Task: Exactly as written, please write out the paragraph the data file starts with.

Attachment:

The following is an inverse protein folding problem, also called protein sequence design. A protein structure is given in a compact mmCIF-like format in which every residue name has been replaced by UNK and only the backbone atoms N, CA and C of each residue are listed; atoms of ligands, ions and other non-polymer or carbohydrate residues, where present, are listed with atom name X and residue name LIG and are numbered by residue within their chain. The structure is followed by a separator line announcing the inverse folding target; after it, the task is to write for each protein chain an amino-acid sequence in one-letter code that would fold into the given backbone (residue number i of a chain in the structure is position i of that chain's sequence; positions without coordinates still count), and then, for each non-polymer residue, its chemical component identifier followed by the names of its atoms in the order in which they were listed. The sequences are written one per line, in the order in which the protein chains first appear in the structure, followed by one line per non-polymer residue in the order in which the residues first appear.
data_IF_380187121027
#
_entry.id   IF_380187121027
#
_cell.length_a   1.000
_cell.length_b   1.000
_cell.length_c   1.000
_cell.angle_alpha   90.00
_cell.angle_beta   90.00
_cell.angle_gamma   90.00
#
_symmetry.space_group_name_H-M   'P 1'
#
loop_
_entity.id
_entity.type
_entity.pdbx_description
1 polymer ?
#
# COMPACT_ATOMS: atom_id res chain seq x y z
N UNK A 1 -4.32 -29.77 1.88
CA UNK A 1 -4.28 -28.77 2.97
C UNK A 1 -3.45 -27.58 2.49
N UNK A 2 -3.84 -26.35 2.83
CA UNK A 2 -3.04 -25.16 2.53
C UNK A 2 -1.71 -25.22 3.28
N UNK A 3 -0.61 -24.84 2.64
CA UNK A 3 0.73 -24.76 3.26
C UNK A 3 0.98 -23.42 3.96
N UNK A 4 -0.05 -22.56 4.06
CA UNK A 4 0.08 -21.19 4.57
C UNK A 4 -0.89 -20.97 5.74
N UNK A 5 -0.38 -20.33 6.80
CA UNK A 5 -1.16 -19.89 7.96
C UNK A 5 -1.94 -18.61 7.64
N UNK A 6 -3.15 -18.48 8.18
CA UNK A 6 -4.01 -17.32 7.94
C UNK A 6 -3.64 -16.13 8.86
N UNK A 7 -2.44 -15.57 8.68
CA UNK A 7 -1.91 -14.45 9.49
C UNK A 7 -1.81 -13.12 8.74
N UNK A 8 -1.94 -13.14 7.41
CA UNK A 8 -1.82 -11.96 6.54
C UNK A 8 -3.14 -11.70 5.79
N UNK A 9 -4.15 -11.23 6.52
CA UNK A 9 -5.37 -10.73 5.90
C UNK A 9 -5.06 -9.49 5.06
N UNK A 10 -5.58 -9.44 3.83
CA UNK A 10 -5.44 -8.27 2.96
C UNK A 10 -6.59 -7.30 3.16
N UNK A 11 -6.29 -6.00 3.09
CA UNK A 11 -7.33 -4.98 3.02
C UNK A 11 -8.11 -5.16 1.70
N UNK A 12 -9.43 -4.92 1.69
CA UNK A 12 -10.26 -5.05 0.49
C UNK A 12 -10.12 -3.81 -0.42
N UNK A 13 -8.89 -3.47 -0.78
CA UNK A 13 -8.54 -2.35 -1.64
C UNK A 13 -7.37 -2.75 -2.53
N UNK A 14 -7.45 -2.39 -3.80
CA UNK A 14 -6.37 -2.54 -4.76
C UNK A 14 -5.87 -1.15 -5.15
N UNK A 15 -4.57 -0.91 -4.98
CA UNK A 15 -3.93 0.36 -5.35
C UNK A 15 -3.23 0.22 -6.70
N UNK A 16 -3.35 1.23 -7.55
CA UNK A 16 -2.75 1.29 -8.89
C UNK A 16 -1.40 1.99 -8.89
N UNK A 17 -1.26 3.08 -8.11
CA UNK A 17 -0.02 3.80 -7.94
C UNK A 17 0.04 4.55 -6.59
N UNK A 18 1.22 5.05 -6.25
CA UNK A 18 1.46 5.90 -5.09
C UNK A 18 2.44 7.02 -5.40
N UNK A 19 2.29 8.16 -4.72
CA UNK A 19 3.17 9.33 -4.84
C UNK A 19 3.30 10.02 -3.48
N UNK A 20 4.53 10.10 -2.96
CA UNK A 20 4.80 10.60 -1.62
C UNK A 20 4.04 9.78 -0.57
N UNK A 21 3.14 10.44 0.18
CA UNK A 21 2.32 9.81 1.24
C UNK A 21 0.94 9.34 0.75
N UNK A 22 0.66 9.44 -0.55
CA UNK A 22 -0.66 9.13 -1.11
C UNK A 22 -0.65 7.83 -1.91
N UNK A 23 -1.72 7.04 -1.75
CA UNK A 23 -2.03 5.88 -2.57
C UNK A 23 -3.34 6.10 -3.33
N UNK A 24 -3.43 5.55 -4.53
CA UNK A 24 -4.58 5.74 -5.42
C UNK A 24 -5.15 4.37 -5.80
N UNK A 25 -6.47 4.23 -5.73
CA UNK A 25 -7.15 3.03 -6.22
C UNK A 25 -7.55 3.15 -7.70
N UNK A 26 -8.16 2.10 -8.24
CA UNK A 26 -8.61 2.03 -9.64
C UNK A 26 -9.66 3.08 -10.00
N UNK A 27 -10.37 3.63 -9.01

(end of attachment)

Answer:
The following is an inverse protein folding problem, also called protein sequence design. A protein structure is given in a compact mmCIF-like format in which every residue name has been replaced by UNK and only the backbone atoms N, CA and C of each residue are listed; atoms of ligands, ions and other non-polymer or carbohydrate residues, where present, are listed with atom name X and residue name LIG and are numbered by residue within their chain. The structure is followed by a separator line announcing the inverse folding target; after it, the task is to write for each protein chain an amino-acid sequence in one-letter code that would fold into the given backbone (residue number i of a chain in the structure is position i of that chain's sequence; positions without coordinates still count), and then, for each non-polymer residue, its chemical component identifier followed by the names of its atoms in the order in which they were listed. The sequences are written one per line, in the order in which the protein chains first appear in the structure, followed by one line per non-polymer residue in the order in which the residues first appear.